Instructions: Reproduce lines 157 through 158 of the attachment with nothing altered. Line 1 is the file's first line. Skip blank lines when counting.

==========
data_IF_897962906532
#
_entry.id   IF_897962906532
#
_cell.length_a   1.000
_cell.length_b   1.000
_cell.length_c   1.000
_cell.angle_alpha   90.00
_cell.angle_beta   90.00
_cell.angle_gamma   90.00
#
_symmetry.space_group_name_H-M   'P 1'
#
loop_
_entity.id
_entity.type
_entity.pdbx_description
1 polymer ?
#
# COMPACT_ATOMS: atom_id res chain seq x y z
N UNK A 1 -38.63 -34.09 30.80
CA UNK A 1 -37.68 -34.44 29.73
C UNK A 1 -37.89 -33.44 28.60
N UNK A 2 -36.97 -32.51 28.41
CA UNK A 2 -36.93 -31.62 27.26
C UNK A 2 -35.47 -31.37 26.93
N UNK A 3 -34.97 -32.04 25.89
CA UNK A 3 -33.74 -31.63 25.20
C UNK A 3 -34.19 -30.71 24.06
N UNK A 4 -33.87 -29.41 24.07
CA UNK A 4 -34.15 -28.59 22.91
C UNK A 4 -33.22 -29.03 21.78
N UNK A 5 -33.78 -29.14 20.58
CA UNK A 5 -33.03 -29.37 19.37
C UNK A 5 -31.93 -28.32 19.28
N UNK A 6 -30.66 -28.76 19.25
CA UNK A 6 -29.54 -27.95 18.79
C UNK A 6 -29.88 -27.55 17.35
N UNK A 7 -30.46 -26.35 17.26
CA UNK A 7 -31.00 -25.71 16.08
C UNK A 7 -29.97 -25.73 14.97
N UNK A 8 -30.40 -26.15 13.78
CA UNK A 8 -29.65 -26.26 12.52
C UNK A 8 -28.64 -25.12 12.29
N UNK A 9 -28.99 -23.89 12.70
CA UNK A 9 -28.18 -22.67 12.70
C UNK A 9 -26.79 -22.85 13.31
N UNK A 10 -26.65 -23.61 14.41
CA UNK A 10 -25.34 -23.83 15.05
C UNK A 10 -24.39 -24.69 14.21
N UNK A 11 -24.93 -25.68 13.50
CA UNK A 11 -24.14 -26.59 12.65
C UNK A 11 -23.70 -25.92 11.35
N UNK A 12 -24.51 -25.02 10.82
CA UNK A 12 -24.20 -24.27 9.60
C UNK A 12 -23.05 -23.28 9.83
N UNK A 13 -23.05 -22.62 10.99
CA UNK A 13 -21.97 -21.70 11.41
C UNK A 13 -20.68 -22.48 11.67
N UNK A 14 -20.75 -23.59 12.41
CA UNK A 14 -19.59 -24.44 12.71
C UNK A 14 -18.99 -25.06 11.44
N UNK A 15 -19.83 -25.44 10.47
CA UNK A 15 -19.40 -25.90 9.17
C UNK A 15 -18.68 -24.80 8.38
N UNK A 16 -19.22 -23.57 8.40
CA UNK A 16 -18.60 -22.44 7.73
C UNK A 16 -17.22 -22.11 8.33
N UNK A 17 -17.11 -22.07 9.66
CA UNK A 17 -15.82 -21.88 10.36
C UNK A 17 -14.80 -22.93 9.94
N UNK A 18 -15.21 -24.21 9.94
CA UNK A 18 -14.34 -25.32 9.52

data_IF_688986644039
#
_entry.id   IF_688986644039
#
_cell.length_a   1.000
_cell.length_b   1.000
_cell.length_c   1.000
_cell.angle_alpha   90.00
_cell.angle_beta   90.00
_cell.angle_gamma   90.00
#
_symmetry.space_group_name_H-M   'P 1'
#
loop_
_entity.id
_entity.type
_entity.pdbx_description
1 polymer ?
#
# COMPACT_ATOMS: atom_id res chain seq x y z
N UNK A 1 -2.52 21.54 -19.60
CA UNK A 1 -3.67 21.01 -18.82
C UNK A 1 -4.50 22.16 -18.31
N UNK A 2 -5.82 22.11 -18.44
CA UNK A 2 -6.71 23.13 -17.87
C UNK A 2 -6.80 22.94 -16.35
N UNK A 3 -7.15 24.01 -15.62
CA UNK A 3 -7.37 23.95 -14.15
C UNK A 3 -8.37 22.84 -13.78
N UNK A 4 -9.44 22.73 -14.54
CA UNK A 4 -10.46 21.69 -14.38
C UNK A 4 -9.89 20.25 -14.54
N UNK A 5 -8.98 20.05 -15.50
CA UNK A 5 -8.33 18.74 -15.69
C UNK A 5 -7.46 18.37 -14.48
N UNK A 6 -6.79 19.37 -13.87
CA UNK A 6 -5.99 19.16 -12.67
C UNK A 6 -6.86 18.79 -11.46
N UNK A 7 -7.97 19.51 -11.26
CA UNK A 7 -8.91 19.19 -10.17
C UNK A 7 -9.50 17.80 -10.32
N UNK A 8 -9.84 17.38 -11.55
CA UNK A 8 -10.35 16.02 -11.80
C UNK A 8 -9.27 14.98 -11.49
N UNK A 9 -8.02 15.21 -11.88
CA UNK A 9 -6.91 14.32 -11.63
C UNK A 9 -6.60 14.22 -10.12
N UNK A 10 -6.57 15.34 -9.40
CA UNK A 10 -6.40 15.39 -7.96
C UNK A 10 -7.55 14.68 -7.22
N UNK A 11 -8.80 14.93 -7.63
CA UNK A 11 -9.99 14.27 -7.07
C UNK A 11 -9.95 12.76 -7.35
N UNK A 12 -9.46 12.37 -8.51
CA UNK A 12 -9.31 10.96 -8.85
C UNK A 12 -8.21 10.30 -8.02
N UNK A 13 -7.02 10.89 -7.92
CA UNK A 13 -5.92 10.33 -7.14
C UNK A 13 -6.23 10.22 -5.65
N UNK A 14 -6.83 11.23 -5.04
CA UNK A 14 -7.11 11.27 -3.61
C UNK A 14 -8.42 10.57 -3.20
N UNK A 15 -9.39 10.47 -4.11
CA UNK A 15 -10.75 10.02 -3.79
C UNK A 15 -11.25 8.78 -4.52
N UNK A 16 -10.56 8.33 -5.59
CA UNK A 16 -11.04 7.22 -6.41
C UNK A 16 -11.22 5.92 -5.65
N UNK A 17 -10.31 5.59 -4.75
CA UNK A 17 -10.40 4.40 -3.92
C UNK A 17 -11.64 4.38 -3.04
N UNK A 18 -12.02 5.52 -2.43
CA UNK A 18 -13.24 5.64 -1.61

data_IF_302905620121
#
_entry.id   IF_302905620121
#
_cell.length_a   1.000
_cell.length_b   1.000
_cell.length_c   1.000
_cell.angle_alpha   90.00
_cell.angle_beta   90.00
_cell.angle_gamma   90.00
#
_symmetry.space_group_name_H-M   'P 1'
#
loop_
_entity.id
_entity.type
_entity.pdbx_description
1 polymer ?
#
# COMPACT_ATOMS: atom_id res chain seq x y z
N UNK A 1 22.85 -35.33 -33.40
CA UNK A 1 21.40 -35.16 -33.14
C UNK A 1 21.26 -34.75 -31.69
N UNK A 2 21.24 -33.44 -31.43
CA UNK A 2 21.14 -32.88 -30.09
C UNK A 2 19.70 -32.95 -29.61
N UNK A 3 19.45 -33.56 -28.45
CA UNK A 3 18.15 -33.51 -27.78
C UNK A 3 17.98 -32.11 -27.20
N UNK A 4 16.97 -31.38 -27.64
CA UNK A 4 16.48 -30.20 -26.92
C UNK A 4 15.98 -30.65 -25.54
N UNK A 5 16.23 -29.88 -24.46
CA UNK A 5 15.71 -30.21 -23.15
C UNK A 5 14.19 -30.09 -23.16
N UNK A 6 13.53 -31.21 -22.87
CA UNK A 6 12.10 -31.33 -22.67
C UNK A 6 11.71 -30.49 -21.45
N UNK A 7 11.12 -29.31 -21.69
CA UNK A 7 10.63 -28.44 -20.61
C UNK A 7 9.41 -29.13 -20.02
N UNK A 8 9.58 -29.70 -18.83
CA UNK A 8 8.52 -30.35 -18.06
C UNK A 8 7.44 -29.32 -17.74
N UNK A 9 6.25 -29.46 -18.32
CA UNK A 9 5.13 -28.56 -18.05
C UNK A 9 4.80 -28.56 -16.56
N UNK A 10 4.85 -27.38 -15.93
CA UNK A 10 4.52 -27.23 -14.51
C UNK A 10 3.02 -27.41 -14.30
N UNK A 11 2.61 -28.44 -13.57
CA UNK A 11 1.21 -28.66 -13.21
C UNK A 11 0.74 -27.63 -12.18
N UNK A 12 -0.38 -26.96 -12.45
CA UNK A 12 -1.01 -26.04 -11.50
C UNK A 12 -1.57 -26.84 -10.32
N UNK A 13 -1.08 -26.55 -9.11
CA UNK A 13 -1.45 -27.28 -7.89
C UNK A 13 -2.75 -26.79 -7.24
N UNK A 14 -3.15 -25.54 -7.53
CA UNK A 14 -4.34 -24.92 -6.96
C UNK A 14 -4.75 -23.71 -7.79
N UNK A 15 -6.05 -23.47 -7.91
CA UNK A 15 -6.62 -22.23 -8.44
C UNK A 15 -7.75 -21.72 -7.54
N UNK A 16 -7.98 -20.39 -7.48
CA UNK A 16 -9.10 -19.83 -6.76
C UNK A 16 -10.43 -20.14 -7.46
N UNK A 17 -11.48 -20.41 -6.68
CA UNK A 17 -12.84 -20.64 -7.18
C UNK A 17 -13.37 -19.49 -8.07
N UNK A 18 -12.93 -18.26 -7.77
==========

#
_symmetry.space_group_name_H-M   'P 1'